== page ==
When the trees bare their leaves, I do not see the leaf’s demise as a death, or the  forest’s appearance as stark.  Instead I choose to see the trees  have offered up a gift of gratefulness, for the summers’ nurturing heat that contributed to their abundance of fruit … and thus, their seeds to be strewn upon the ground. 

 Do they know that through their sacrifice, they will become heroes in the spring? Do they know their blanket of warmth across the cold barren ground offers an opportunity in the spring for The Rose to perform its miracle?  

I look back upon the big picture of my life, and the struggles I thought I would never be able to endure, and yet somehow, I did.  

All of those troubles and tragedies brought me here, to this life I am living, a life I love. A life  created out of the  ashes  of my troubles that  I could never have imagined.

So, I will confront this novel  unknown  as I have always done. I will refuse to be afraid of a heartache, or to learn to dance, or to take a chance. I will not be so afraid of dying that I forget to live. 

So who's with me?  I say, “Bring it on! Show me what you’ve got!”

Oh, the new friends you will make!

Oh, the people we will meet and the miracles we will create!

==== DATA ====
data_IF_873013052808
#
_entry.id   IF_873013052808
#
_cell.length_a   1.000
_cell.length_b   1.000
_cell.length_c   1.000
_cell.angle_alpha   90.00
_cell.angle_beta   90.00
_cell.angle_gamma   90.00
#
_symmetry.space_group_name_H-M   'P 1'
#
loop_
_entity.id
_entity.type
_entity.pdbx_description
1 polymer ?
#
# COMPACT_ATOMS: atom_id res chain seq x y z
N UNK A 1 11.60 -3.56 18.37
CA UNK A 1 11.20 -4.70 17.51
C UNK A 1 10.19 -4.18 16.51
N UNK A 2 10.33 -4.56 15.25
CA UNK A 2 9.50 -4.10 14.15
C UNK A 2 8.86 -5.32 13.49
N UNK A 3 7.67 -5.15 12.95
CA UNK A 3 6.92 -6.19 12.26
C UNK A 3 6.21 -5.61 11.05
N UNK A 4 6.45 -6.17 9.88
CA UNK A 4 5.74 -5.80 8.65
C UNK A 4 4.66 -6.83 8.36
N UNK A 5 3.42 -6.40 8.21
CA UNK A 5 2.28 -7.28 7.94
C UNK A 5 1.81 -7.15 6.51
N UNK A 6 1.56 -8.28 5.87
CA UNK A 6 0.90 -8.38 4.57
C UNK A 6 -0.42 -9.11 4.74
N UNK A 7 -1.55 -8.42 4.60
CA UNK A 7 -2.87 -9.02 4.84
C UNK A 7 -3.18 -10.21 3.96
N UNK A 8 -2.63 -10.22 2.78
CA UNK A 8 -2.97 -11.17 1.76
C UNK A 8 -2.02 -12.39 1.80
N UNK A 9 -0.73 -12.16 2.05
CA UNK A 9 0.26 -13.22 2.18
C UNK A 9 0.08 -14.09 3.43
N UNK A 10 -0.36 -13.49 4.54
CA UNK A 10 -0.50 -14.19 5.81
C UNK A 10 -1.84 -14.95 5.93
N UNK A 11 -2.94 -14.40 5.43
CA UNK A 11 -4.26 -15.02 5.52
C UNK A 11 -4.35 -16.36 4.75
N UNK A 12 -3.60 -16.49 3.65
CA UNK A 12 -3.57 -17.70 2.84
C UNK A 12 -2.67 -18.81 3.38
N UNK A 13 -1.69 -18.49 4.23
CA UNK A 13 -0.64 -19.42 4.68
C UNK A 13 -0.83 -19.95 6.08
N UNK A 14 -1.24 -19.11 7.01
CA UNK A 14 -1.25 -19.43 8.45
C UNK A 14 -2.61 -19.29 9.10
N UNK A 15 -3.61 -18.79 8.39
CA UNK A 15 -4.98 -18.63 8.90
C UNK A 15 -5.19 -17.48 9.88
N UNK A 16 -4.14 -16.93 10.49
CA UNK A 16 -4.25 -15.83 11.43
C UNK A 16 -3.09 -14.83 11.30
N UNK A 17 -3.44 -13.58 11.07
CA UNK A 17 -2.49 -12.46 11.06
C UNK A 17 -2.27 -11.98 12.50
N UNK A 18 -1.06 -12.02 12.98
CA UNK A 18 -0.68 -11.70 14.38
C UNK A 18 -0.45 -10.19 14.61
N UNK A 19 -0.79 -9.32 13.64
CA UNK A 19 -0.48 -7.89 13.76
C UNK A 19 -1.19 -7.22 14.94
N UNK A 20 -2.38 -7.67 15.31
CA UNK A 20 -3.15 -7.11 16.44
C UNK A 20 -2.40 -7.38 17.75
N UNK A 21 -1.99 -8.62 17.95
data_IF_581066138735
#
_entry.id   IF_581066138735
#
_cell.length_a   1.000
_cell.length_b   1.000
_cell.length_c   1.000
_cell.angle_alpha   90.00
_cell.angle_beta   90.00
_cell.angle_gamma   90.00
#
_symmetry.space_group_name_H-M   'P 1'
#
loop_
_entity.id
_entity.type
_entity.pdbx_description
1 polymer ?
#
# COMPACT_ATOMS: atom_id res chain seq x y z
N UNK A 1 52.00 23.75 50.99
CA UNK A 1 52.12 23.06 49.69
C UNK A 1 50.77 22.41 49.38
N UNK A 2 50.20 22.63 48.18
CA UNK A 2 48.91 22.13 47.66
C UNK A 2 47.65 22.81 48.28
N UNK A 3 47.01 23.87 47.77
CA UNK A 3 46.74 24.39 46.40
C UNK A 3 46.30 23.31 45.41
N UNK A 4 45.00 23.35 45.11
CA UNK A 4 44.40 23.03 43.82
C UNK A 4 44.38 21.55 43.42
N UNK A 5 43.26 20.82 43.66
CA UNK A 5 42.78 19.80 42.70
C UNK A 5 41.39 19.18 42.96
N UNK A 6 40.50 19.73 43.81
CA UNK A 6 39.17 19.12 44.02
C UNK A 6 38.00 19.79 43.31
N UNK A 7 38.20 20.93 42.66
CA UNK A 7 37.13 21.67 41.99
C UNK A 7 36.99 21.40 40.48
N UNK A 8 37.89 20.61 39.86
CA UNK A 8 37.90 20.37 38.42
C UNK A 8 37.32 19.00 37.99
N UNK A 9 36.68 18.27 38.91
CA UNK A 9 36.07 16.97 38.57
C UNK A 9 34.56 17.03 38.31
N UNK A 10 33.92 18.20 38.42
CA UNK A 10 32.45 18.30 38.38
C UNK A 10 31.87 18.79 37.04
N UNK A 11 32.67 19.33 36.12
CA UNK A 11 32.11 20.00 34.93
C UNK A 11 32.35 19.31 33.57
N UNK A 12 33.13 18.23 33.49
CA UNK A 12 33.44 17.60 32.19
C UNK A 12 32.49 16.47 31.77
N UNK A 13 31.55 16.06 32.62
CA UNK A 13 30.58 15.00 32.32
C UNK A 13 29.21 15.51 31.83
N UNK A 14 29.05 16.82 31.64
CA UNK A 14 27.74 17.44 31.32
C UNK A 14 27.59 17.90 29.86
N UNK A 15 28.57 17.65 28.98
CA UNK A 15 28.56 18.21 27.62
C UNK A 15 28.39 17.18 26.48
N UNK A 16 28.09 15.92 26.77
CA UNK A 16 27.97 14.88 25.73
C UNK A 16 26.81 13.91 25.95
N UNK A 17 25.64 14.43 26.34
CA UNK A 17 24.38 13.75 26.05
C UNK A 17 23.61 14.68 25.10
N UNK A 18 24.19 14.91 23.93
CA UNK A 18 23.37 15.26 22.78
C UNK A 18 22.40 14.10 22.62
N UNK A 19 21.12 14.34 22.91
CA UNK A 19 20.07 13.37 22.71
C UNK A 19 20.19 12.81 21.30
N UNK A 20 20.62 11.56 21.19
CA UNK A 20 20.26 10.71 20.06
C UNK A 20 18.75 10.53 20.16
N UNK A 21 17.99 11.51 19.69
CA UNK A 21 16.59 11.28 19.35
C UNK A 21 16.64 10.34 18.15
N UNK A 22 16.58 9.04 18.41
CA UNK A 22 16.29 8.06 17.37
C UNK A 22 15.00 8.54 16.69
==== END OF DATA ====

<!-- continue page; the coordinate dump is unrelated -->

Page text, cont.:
We are all under the same blanket of fear. Let's not see it only as dead smelly leaves.  For me, I’m changing my perspective.  This season, which yesterday seemed dire, I now see as a promise and we are the seeds. 

And if we are the seeds, then we are also the future. We are full of tomorrows which are offering us  unlimited opportunities. And through these opportunities we will be  transformed into someone  more amazing  than we were yesterday.

Making Friends while riding the rails in Ione, Washington.

Sportster is winning friends (meet Tadd) and influencing people in Kalispell, Montana while our new refrigerator is being installed at Gardner's RV .

How long will it take? Who knows?  But the journey is an exciting challenge and the makeover will be spectacular! 

Today is the first day of your future.


                                    The Rose

Bette Midler

Some say love, it is a river, that drowns the tender reed
Some say love, it is a razor, that leaves your soul to bleed
Some say love, it is a hunger, an endless aching need
I say love, it is a flower, and you, its only seed

It's the heart afraid of breaking, that never learns to dance
It's the dream afraid of waking, that never takes the chance
It's the one who won't be taken, who cannot seem to give
And the soul afraid of dying, that never learns to live

When the night has been too lonely and the road has been too long
And you think that love is only for the lucky and the strong
Just remember in the winter, far beneath the bitter snows
Lies the seed, that with the sun's love in the spring becomes the rose.

Click on the link below to find out more about Judy's books.

Oh, and don’t forget!! Readers’ reviews  keep writers motivated.


Other books by Judy Howard: JUDY’S AMAZON  AUTHOR  PAGE

Click on the link below to find out more about Judy's books.

Safe travels!